As the Talawanda School District (TSD) geared up for a virtual start to the school year on Monday, Aug. 24, students and parents were hopeful for a speedy return to normalcy.
Sarah Dempsey, who works as a collections coordinator at Miami University’s Bursar Office and is a mother of a Talawanda High School (THS) sophomore, is OK with classes beginning online.
“With so much uncertainty and the amount of information being poured [out to] the public each day, I feel [the administrators] are truly putting students first and really showing concerns for the staff as well,” Dempsey said.
Sofia Bolda, a 17-year-old Talawanda senior, said that while she’s upset about classes going online this year, she is hopeful the remote classes now will lead to in-person events next semester.
“I’m so OK with remote learning now, because the more we do now to prevent COVID from spiking again, the more we will hopefully be able to do in the future,” Bolda said.
Bolda said she mainly received information about the decision for classes to be online from her friends and an occasional post on Facebook from the school district.
“I don’t think I ever got an email or anything saying what was going on, and I didn’t know that there was a schedule for how school would work until my friend told me,” Bolda said.
Holli Morrish, director of communications & public engagement for the TSD, said the district decided to go online at its Aug. 3 school board meeting.
“Our school board was in session to decide the different scenarios [for this fall],” Morrish said. “And they decided at that point that we would do a 100% remote learning plan [for the Talawanda School District].”
Dempsey watched the meeting to learn about classes moving online. Whether there was an email notifying the Talawanda community about the transition to online learning, she wasn’t sure.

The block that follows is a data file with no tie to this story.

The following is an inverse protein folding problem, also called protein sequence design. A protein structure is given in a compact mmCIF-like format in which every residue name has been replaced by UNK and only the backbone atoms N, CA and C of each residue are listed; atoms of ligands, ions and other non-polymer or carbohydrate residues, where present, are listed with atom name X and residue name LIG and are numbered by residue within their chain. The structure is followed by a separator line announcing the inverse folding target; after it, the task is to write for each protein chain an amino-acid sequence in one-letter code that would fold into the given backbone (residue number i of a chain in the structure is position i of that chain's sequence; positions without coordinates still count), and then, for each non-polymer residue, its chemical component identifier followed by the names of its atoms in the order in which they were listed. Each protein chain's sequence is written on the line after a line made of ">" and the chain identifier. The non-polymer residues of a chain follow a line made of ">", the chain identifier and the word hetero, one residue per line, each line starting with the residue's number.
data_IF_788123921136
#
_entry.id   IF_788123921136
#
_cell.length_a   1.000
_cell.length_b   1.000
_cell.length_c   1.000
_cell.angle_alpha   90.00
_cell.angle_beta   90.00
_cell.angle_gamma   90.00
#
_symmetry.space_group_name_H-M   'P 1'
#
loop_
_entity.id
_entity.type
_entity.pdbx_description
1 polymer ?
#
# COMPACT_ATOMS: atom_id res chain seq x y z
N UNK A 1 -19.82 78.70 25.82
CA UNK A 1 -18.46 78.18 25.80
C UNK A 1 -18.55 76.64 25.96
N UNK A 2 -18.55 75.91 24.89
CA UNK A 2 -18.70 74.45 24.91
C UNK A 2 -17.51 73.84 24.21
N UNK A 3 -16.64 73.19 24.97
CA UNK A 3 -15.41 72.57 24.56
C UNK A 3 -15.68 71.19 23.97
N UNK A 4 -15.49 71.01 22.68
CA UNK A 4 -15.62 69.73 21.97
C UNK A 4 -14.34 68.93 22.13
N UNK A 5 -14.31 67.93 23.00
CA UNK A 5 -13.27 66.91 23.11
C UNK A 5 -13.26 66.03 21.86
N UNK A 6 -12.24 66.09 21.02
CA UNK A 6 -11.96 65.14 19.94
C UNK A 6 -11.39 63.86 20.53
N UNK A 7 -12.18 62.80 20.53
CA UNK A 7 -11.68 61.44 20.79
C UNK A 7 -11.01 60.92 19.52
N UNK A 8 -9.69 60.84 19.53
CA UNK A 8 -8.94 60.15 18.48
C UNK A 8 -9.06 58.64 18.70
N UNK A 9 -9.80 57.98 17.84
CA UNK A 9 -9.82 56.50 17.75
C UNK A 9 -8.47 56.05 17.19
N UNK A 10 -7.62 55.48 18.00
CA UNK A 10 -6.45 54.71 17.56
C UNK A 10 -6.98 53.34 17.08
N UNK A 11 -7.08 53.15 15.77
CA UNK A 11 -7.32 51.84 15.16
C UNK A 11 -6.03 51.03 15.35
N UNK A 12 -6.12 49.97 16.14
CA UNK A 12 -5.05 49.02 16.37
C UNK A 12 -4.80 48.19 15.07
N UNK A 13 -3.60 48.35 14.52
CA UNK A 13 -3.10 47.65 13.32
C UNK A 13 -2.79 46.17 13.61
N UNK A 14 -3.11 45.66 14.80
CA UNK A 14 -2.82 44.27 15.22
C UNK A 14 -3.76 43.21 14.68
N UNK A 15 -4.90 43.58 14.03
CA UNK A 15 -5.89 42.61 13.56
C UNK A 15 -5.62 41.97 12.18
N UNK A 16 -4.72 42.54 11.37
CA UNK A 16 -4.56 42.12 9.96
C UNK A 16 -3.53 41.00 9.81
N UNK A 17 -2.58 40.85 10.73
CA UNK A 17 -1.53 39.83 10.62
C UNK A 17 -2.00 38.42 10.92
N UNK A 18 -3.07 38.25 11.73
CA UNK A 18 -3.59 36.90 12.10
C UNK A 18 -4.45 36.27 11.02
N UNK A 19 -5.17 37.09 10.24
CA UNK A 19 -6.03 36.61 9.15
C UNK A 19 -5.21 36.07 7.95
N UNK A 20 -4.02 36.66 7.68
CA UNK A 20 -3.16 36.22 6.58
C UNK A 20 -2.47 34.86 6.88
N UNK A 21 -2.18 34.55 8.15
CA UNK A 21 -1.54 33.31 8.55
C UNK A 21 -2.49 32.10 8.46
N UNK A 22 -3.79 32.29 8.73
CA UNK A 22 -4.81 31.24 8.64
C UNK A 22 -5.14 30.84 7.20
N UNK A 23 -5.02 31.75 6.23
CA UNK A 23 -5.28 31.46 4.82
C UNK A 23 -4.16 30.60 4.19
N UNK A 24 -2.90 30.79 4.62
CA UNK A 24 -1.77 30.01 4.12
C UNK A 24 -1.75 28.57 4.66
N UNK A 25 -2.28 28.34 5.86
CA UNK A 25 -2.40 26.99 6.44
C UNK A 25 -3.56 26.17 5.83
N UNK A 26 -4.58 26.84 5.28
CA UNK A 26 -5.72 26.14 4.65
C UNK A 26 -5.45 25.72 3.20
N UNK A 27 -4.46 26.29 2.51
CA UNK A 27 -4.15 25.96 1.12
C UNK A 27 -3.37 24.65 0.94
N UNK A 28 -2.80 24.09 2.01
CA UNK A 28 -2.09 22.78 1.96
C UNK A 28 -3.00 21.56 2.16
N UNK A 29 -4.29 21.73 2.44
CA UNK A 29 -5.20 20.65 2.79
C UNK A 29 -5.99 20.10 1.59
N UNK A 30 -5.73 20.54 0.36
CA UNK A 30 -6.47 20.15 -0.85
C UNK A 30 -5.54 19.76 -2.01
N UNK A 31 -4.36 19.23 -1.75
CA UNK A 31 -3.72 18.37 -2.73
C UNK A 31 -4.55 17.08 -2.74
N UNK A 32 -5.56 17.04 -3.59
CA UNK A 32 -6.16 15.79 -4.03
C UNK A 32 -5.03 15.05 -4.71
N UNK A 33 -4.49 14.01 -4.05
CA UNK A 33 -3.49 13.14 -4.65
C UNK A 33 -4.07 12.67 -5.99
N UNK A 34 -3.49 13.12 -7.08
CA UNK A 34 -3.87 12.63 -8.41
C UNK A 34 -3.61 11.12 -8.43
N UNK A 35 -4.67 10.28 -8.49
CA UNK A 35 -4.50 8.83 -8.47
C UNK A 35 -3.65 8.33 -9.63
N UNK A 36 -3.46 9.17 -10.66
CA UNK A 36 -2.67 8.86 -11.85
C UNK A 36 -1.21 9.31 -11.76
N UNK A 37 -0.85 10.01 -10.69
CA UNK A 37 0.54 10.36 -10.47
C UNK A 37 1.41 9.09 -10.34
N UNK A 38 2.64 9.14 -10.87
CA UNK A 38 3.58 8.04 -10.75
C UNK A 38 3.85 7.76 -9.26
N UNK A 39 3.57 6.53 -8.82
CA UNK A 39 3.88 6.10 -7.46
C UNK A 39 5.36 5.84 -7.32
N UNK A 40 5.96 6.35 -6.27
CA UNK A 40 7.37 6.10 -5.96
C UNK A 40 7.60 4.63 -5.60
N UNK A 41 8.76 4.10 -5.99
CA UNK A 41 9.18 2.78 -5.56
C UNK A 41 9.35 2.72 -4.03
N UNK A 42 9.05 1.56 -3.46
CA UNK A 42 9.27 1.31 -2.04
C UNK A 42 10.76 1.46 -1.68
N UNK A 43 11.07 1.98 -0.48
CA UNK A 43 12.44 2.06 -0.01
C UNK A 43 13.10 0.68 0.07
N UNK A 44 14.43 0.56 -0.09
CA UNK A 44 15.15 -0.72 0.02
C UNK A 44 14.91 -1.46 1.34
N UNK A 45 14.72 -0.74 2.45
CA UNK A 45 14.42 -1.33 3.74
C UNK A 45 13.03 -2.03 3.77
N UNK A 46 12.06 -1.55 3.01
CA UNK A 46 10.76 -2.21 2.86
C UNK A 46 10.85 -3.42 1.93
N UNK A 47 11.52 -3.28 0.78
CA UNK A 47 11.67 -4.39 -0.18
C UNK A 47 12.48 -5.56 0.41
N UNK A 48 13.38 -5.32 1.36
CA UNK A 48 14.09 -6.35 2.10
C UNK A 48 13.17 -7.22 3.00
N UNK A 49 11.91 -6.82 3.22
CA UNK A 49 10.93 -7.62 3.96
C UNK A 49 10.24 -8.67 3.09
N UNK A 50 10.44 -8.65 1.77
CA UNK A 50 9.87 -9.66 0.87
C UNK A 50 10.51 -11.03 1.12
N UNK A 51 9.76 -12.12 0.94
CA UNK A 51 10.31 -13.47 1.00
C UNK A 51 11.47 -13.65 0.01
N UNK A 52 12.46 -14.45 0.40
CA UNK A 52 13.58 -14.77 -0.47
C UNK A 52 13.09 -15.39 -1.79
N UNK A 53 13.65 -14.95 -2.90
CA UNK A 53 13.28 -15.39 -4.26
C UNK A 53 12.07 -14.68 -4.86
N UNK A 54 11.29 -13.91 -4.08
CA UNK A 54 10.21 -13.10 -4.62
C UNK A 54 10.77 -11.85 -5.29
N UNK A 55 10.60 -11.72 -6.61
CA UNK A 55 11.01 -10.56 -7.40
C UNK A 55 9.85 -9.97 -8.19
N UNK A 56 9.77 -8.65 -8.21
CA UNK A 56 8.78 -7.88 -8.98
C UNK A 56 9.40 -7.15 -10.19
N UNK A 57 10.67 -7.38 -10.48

“I believe that there was, but it definitely spread on social media faster than an email,” Dempsey said.
Although classes will be conducted online, some activities will be allowed to continue in person.
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Athletics and extracurriculars have been approved with restrictions placed by the Ohio Department of Health. Non-contact sports are allowed to have competitions. All contact sports, including football, wrestling, basketball and volleyball are allowed to have conditioning but will follow all the health regulations, Morrish said.
Bolda is a part of the marching band at Talawanda High School, playing the tenors in the drumline. She said they have been practicing since July 13.
“The band was kept as separated as possible to keep the amount of contact as low as possible,” Bolda said. “[But] now, we are able to have practices as a whole band with lots of social distancing put [in] place.”
Bolda said THS will have its first football game Friday, Aug. 28, against Carroll High School in Dayton but can only have 15% capacity in the stands.
“I’m very curious to see what that will be like,” Bolda said. “It feels good to see everyone all at once, and we still have a good time — talk and joke but still get to do what we enjoy.”
Buildings in the Talawanda School District are closed to visitors during the pandemic. However, buildings will be open for previously scheduled events.
If a teacher wants to teach in their classroom for virtual classes, Morrish said they are allowed to do that as long as they wear a mask and close their door.
Talawanda is a one-to-one district, Morrish said. Every student has either an iPad or Chromebook to complete school work.
Certain grade levels are moving into a new curriculum, so those grades had to bring their devices back to get new software. The TSD allowed certain buildings to stay open for this exchange while it promoted social distancing.
“Controlling the number of people in our building sites is very important,” Morrish said.
While some parents, students and Talawanda community members hoped for classes to return in-person, Dempsey understood the district’s position.
“I know a lot of parents are upset,” Dempsey said. “But I am one that sided with the decision to stay online. I do hate to see how many are being furloughed at this time but feel as though online classes are what’s needed.”